Virtual reality headsets are getting increasingly popular for gaming, and with the worldwide pandemic restricting our ability to travel, this technique could even be an inexpensive and straightforward thanks to create virtual tours for tourist destinations.
Conventional 360° photography stitches together thousands of shots as you progress around one spot. However, it doesn’t retain depth perception, therefore the scene is distorted and therefore the images look flat.
Whilst state-of-the-art VR photography, which incorporates depth perception, is out there to professional photographers, it requires expensive equipment, also as time to process the thousands of photos needed to make a totally immersive VR environment.
Dr Christian Richardt and his team at CAMERA, the University of Bath’s motion capture research centre, have created a replacement sort of 360° VR photography accessible to amateur photographers called OmniPhotos.
This is a quick , easy and robust system that recreates top quality motion parallax, in order that because the VR user moves their head, the objects within the foreground move faster than the background.
This mimics how your eyes view the important world, creating a more immersive experience.
OmniPhotos are often captured quickly and simply employing a commercially available 360° video camera on a rotating selfie stick.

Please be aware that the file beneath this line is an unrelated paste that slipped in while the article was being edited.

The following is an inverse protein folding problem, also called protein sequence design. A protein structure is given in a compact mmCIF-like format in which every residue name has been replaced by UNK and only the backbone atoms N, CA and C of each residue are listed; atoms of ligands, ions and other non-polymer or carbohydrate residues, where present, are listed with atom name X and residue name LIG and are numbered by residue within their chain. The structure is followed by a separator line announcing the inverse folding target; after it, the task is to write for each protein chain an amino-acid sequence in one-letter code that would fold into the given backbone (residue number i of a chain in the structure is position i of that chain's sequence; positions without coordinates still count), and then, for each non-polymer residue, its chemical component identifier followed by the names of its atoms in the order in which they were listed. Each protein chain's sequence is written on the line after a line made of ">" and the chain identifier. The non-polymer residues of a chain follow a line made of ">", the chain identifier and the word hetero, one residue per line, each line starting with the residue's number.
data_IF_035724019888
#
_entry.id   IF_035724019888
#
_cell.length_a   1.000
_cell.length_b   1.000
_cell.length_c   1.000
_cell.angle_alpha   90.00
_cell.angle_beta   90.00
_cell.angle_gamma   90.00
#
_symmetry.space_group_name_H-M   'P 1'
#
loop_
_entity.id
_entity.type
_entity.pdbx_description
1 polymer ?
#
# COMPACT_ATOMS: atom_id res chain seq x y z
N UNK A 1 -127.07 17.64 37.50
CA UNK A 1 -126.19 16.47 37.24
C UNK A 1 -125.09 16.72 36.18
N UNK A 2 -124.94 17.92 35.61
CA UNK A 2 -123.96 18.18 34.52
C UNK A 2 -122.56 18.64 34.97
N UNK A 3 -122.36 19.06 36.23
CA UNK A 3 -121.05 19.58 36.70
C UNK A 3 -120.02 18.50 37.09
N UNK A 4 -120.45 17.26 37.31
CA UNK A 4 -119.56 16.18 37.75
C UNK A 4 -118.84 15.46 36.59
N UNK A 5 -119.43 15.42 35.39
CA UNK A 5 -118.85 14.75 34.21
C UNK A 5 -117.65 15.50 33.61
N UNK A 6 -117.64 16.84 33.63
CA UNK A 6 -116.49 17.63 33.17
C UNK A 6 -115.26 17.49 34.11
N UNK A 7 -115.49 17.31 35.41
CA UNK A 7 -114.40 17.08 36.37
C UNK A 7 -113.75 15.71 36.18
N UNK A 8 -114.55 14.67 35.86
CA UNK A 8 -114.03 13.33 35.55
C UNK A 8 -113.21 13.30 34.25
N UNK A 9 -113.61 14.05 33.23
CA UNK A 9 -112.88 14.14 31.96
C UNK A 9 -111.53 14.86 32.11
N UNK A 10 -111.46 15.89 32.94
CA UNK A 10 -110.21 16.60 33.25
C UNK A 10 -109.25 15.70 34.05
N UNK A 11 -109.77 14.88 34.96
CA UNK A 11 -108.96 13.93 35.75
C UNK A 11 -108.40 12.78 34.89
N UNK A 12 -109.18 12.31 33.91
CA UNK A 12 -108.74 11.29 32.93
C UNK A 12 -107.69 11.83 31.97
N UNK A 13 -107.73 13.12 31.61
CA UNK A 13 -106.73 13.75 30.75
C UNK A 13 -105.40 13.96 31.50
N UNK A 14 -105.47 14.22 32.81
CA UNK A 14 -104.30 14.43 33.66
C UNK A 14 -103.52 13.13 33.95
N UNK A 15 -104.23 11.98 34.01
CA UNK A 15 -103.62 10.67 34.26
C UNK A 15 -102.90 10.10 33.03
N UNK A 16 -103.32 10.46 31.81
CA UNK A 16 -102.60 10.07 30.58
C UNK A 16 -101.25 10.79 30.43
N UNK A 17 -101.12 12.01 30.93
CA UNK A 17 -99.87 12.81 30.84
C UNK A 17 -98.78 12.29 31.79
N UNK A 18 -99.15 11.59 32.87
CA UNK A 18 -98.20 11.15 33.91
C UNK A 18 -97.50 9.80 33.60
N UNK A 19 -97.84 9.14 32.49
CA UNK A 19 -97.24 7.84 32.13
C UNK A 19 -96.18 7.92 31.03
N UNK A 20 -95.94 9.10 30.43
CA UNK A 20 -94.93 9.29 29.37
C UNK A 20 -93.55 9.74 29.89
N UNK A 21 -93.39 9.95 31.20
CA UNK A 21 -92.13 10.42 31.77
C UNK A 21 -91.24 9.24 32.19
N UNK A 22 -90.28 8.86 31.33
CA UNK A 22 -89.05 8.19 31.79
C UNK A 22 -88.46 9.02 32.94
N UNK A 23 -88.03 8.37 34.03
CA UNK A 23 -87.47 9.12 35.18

Using a 360° video camera also unlocks a significantly larger range of head motions.
OmniPhotos are built on an image-based representation, with optical flow and scene adaptive geometry reconstruction, which is customized for real time 360° VR rendering.
Dr Richardt and his team presented the new system at the international SIGGRAPH Asia conference on Sunday 13th December 2020.
He said: “Until now, VR photography that uses realistic motion parallax has been the preserve of professional VR photographers, using expensive equipment and requiring complex software and computing power to process the pictures .
“OmniPhotos simplifies this process in order that you’ll use it with a commercially available 360° camera that only costs a couple of hundred pounds.
“This exposes VR photography to an entire new set of applications, from estate agent’s virtual tours of homes to immersive VR journeys at remote tourist destinations. With the pandemic stopping many of us from travelling on holiday this year, this is often how of virtually visiting places that are currently inaccessible.”